For long-term investors, Procter & Gamble (NYSE:PG) should be considered a cornerstone stock, offering steady returns in almost any investing environment. The company has faced some issues, recently lowering its earnings outlook as a result of volatile forex markets in several developing markets. However, this short-term decline was a clear buying opportunity, with the stock recovering from its losses within weeks.
Dividend increased 7% to $0.6436 per share
On April 7, Procter & Gamble announced that its Board of Directors had approved a 7% increase to its quarterly dividend from $0.6015 ($2.406 annually) per share to $0.6436 ($2.574 annually) per share. This maintains a long streak for the company of dividend growth and marks the 58th consecutive annual dividend increase for Procter & Gamble.
Was Procter & Gamble's dividend increase large enough?
In a previous article, I argued that Procter & Gamble was likely to post a dividend increase of around 8% this year, inline with its 5 year average. Therefore, my estimate turned out to be slightly too bullish.
It seems as if Procter & Gamble may be wanting to keep its payout ratio based on EPS in check. Over the past twelve months, Procter & Gamble's EPS has come in at $3.70, resulting in a rather high 70% payout ratio. Using forward 2014 EPS estimates, Procter & Gamble's payout ratio drops to a more modest 55%.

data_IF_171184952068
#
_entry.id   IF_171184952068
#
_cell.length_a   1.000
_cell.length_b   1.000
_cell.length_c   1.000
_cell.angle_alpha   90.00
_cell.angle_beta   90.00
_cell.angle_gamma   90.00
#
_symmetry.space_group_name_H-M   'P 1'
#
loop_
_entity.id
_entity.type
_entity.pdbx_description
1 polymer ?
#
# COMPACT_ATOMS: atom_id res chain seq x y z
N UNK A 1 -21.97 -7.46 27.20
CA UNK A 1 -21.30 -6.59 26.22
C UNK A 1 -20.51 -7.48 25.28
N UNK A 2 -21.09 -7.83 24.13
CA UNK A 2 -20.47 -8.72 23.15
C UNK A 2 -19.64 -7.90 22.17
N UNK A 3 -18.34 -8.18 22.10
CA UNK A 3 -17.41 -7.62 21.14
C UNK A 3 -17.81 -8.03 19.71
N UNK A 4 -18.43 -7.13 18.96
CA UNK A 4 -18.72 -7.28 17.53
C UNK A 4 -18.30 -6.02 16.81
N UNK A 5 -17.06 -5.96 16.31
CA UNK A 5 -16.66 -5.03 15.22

However, these ratios are somewhat misleading as they do not tell the full story of Procter & Gamble's profitability. The company has seen its reported EPS get crushed due to currency concerns. Last year, the company posted an impressive 10% growth rate on a currency-neutral basis. Indeed, for 2014 the company is expecting to see upwards to 12% growth in currency-neutral core EPS.
While "safety" is an often abused buzzword in investing circles, with Procter & Gamble, this label is more than apt, with the stock offering a compelling 3.20% yield along with steady dividend growth.
In addition, Procter & Gamble has been an island of stability compared to the rest of the market, up 3% over the past 4 weeks compared to a 2% decline for the S&P 500.
Yes, there are concerns regard forex issues. However, the bad news is already out. The result? Procter & Gamble's barely budged when it reported its forex related profit warning in February, likely implying that this news was already priced-in
Disclaimer: The opinions in this article are for informational purposes only and should not be construed as a recommendation to buy or sell the stocks mentioned. Please do your own due diligence before making any investment decision.
Disclosure: I am long PG. I wrote this article myself, and it expresses my own opinions. I am not receiving compensation for it (other than from Seeking Alpha). I have no business relationship with any company whose stock is mentioned in this article.